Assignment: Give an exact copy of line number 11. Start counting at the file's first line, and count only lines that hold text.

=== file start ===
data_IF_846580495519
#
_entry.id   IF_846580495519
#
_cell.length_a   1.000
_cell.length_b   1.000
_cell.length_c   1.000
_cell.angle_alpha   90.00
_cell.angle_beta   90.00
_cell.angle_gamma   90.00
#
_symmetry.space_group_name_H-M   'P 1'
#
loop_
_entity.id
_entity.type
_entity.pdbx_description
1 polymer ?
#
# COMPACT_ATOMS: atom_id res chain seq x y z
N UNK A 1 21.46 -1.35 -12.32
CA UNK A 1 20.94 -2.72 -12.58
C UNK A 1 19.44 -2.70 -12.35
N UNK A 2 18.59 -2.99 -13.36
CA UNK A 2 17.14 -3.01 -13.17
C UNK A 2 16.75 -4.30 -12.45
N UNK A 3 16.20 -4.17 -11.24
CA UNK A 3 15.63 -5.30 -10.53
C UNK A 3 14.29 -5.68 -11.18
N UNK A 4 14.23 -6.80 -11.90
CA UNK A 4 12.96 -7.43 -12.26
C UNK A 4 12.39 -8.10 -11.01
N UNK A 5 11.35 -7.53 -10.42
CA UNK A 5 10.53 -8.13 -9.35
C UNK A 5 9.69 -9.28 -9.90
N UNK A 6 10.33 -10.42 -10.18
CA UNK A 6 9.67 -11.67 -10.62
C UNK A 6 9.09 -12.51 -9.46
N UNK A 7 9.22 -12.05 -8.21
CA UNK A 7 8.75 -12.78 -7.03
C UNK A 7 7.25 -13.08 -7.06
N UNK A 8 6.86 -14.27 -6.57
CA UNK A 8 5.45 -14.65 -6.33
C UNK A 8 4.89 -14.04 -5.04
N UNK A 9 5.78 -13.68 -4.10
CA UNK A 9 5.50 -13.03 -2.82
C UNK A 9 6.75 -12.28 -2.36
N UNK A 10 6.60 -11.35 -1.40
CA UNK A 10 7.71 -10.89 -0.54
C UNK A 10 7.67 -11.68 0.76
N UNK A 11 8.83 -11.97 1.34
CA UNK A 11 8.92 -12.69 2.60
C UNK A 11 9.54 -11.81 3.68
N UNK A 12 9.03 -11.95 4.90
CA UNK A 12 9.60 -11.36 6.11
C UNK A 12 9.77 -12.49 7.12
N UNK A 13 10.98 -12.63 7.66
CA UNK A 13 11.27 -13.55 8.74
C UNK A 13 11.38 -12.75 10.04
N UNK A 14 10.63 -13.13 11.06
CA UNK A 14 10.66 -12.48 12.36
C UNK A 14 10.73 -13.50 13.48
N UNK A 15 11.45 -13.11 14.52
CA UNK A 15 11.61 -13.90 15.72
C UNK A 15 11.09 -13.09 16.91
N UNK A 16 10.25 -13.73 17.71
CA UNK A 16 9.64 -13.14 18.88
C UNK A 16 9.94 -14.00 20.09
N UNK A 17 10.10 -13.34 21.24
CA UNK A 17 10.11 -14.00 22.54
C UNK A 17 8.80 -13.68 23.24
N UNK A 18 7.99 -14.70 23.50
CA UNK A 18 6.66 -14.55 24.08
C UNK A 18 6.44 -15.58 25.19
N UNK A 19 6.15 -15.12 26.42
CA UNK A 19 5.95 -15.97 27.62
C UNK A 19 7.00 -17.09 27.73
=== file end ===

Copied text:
#